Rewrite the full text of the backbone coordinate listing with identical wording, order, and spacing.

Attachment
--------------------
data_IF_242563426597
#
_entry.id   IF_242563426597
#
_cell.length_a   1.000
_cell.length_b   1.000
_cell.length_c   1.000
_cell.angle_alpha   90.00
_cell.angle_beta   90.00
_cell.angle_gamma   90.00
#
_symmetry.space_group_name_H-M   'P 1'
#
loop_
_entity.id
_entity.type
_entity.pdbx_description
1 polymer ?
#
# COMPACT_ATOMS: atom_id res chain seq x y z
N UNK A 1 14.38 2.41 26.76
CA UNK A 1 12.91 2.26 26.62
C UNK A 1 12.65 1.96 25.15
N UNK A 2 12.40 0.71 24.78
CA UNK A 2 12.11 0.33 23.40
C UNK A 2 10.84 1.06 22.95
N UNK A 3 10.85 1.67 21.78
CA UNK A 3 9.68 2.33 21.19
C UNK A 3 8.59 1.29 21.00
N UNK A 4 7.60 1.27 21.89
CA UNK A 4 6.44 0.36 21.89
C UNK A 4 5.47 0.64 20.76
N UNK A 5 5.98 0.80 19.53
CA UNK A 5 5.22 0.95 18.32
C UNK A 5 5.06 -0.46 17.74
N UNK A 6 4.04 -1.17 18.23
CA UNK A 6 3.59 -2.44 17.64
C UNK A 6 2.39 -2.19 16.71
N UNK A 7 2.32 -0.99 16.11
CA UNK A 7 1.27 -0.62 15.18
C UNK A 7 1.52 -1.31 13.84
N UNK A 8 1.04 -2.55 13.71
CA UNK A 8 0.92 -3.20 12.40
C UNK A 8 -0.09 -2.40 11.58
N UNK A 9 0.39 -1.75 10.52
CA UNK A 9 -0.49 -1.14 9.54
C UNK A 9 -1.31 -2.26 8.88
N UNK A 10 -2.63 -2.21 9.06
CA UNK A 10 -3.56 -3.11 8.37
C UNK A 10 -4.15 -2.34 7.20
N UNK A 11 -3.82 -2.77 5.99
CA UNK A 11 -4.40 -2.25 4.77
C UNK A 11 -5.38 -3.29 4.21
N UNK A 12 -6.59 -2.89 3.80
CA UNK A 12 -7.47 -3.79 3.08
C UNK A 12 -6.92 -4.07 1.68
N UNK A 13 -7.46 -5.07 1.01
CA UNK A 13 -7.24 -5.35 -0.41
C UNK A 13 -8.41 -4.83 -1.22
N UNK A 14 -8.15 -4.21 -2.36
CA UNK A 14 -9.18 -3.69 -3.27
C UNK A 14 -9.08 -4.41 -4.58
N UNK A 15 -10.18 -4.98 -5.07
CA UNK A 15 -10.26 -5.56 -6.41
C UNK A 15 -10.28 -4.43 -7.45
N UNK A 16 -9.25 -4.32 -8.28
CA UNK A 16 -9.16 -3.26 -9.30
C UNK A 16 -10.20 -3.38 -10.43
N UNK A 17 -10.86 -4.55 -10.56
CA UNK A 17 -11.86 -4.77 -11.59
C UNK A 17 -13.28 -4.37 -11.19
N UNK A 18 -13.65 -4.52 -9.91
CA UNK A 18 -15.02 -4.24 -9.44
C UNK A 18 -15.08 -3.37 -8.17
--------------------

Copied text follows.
data_IF_242563426597
#
_entry.id   IF_242563426597
#
_cell.length_a   1.000
_cell.length_b   1.000
_cell.length_c   1.000
_cell.angle_alpha   90.00
_cell.angle_beta   90.00
_cell.angle_gamma   90.00
#
_symmetry.space_group_name_H-M   'P 1'
#
loop_
_entity.id
_entity.type
_entity.pdbx_description
1 polymer ?
#
# COMPACT_ATOMS: atom_id res chain seq x y z
N UNK A 1 14.38 2.41 26.76
CA UNK A 1 12.91 2.26 26.62
C UNK A 1 12.65 1.96 25.15
N UNK A 2 12.40 0.71 24.78
CA UNK A 2 12.11 0.33 23.40
C UNK A 2 10.84 1.06 22.95
N UNK A 3 10.85 1.67 21.78
CA UNK A 3 9.68 2.33 21.19
C UNK A 3 8.59 1.29 21.00
N UNK A 4 7.60 1.27 21.89
CA UNK A 4 6.44 0.36 21.89
C UNK A 4 5.47 0.64 20.76
N UNK A 5 5.98 0.80 19.53
CA UNK A 5 5.22 0.95 18.32
C UNK A 5 5.06 -0.46 17.74
N UNK A 6 4.04 -1.17 18.23
CA UNK A 6 3.59 -2.44 17.64
C UNK A 6 2.39 -2.19 16.71
N UNK A 7 2.32 -0.99 16.11
CA UNK A 7 1.27 -0.62 15.18
C UNK A 7 1.52 -1.31 13.84
N UNK A 8 1.04 -2.55 13.71
CA UNK A 8 0.92 -3.20 12.40
C UNK A 8 -0.09 -2.40 11.58
N UNK A 9 0.39 -1.75 10.52
CA UNK A 9 -0.49 -1.14 9.54
C UNK A 9 -1.31 -2.26 8.88
N UNK A 10 -2.63 -2.21 9.06
CA UNK A 10 -3.56 -3.11 8.37
C UNK A 10 -4.15 -2.34 7.20
N UNK A 11 -3.82 -2.77 5.99
CA UNK A 11 -4.40 -2.25 4.77
C UNK A 11 -5.38 -3.29 4.21
N UNK A 12 -6.59 -2.89 3.80
CA UNK A 12 -7.47 -3.79 3.08
C UNK A 12 -6.92 -4.07 1.68
N UNK A 13 -7.46 -5.07 1.01
CA UNK A 13 -7.24 -5.35 -0.41
C UNK A 13 -8.41 -4.83 -1.22
N UNK A 14 -8.15 -4.21 -2.36
CA UNK A 14 -9.18 -3.69 -3.27
C UNK A 14 -9.08 -4.41 -4.58
N UNK A 15 -10.18 -4.98 -5.07
CA UNK A 15 -10.26 -5.56 -6.41
C UNK A 15 -10.28 -4.43 -7.45
N UNK A 16 -9.25 -4.32 -8.28
CA UNK A 16 -9.16 -3.26 -9.30
C UNK A 16 -10.20 -3.38 -10.43
N UNK A 17 -10.86 -4.55 -10.56
CA UNK A 17 -11.86 -4.77 -11.59
C UNK A 17 -13.28 -4.37 -11.19
N UNK A 18 -13.65 -4.52 -9.91
CA UNK A 18 -15.02 -4.24 -9.44
C UNK A 18 -15.08 -3.37 -8.17